I’m going to dwell on my un-break project one more time just to talk about something that I started to think about as I was doing it. It’s a given of the internet is that everything on it is essentially ephemeral. Even something that seemed like it would last forever is not eternal.
As a librarian, I’m inclined to preserve information to make it available for everyone, so the flimsy nature of the internet is frustrating. Particularly when I contribute to its flimsiness. I guess that part of the reason I’ve spent so much time putting old stuff back up in the past week is that I am trying to make myself feel better for being a bad librarian. I’m rebuilding the library I burned down.
The beloved-by-librarians-and-Italians website FriendFeed folded back in April. Weirdly, friendfeed-media.com, where uploads to FriendFeed were stored, is still operational. If you know where to look, you can still find photos and documents that were posted in FriendFeed threads.
One of the things I found was a link to the Library Society of the World zine Codslap!, which was distributed at the 2009 American Library Association conference. The PDF of the zine was posted in the LSW FriendFeed room and it’s still online for now.
I contributed a poem to it, and I’m going to post here in case someone finally notices the server hosting friendfeed-media.com is still on and decides to pull the plug. And besides, it seems apropos.
I set my library on fire.
I felt it was no longer necessary.
Nobody read the books anymore.
No one needed to see today’s newspaper.
Everybody had the web at home
and no one had any questions to ask me.
I warmed my frozen hands, long unused
to leaf through any books in our collection.
While I watched the smoke billowing up,
people gathered around to see the fire.
They wanted to know how to find out
the reason why I burned down the library.
Love is packing a Chicago deep dish pizza in your suitcase for your spouse. I know we can have Giordano’s shipped to us, but where’s the fun in that?
It’s been almost 12 years since we moved to D.C. from Chicago, and I think it has taken about that long for us to feel settled here. We packed a lot of living into our five-to-six years in Chicago. It’s still my favorite place I have ever lived. But when I can get an authentic Chicago dog and pizza puff just 15 minutes from my house… well, I miss it less and less each day.
I accidentally ordered jalapenos on my pizza tonight; I got a half-cheese (for my seven-year-old son) and half-pepper/onion/mushroom for me. I meant to click banana peppers when I ordered my pizza online, but instead clicked jalapenos. My son took one bite of his cheese pizza and freaked out over how hot it was. That didn’t stop him from eating three slices, but he took the cheese off first.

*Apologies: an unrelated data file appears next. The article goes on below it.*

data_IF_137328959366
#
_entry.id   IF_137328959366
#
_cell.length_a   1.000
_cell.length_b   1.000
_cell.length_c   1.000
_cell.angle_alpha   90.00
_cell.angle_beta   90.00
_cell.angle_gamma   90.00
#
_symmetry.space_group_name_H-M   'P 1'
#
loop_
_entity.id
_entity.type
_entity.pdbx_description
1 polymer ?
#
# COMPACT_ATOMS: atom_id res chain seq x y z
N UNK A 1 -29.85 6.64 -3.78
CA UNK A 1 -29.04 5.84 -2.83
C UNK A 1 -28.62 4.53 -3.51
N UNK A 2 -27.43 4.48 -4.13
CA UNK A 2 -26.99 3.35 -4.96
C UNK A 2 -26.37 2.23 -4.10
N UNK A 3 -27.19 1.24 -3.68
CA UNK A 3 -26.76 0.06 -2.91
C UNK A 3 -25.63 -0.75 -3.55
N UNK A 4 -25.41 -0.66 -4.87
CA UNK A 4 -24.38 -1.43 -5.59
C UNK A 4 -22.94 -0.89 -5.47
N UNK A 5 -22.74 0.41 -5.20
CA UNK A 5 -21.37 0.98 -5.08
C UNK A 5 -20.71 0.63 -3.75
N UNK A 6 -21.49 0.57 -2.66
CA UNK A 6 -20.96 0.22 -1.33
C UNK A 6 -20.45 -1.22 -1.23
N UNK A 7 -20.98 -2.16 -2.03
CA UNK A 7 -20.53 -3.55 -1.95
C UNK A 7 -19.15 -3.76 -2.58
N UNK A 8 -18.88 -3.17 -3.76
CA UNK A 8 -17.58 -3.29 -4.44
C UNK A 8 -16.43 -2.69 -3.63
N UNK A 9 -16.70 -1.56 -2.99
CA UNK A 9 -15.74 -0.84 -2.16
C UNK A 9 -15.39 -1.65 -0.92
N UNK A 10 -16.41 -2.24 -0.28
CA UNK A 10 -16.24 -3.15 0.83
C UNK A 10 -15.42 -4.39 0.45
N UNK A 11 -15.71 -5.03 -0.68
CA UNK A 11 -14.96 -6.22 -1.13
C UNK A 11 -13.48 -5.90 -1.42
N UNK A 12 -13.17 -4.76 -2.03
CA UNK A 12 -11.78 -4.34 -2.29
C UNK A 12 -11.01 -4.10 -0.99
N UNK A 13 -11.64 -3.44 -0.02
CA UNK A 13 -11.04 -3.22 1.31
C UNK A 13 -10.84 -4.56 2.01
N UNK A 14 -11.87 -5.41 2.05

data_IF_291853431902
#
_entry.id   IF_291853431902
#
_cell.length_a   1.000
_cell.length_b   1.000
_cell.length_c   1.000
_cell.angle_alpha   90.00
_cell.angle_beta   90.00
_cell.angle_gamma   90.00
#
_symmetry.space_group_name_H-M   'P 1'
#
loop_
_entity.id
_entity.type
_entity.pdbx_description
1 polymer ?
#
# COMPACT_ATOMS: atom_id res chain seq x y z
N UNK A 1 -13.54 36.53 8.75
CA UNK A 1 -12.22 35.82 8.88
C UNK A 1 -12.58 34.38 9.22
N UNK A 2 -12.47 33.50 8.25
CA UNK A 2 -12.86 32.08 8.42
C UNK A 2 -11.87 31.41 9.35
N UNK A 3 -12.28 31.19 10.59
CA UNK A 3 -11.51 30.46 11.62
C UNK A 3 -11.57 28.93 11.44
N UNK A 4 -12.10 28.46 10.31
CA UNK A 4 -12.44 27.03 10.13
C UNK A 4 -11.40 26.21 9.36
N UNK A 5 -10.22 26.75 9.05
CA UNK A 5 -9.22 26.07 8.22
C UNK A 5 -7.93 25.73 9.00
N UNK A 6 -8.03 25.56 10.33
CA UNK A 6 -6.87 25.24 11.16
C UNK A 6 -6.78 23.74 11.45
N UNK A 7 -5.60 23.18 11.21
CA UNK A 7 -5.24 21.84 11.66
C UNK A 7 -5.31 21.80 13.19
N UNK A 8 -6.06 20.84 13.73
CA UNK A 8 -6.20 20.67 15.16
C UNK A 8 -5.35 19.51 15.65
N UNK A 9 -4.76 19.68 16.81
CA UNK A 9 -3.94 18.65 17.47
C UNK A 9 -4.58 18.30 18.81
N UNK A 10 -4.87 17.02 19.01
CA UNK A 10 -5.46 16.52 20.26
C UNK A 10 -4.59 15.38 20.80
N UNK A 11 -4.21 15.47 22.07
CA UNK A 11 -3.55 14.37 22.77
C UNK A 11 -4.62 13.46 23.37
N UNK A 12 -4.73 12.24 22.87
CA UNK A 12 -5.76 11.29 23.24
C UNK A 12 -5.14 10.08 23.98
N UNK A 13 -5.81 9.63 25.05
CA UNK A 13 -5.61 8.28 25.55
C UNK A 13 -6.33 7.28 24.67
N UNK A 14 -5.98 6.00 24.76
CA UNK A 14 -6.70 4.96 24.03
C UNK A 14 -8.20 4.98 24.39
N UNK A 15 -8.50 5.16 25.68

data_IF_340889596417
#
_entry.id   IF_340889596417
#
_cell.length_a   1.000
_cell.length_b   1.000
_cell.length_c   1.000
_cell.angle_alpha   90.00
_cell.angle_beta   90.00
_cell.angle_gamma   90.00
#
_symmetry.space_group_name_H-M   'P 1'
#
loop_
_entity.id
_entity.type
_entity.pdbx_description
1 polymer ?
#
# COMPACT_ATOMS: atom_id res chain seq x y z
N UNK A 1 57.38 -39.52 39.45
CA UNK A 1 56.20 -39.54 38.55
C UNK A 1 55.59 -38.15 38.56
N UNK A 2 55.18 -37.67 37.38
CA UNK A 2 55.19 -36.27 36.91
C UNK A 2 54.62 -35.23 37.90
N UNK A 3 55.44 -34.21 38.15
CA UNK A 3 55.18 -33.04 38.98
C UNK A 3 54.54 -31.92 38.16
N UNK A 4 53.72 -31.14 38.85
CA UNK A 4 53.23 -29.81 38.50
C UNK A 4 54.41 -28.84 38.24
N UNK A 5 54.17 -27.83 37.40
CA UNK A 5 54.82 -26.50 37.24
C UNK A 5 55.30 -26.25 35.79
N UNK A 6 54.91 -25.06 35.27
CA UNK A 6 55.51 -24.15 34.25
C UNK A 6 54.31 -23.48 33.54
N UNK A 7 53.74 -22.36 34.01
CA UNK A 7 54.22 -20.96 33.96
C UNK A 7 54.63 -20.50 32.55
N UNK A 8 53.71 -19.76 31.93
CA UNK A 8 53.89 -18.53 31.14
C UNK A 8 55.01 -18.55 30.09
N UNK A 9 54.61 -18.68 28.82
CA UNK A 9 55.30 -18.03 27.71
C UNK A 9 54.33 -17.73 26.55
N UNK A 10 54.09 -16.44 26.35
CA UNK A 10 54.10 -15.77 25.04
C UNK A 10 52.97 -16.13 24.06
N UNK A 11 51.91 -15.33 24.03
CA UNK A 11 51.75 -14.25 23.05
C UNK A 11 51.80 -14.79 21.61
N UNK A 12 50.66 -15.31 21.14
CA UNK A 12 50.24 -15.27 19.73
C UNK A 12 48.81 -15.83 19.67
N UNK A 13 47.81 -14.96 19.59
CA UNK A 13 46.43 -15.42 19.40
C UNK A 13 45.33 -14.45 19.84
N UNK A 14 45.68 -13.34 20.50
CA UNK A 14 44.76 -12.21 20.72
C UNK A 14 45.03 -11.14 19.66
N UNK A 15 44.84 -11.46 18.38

He said he was going try two new foods a week, and he said this totally counts.
Anyway, I’ve spent the past few days rebuilding Library Underground, using Internet Archive and DuckDuckGo and some html files I had on my hard drive. It was a lot of fun to do; I lamented that I had neglected it, but maybe letting it go away made revisiting it all the better.
We upgraded some furniture and some furnishings in our house, so I feel like I’ve moved into a brand new home right now.
I also feel like I have spent the past week renovating. I am just about done with my un-break project I mentioned in the last post. Or more to the point, I have gotten about as far as I can for now. I’m still hopeful I can reclaim the domain name I’m after, but it is a dying hope. I also have to wait until January before I can bring another former URL back to life.
Once I move on from that, I feel like I can start writing anew. I seem to have my interests filed in specific little boxes now, which should free this space up to be more of a general journal. We’ll see how it goes.
I have spent the last week un-breaking links on the internet. This has meant reviving websites I’ve taken down, re-posting blog posts I’ve deleted, and redirecting links. I’ve got a bid on an old domain name, too. I’d like to buy libraryunderground.com, but I don’t think it’s worth $5,088.
I also used the Broken Link Checker plugin for WordPress to remove all the dead links on the site. There are 1,364 posts on the site (previous to and not including this one), and they contained 4,117 links. Of those, 1,301 were broken and have been removed.
I realize this is not important; how many people are going to find this site by clicking on a link in someone else’s blog post from 2004? But it gives me a weird sense of closure after years of personal creative destruction.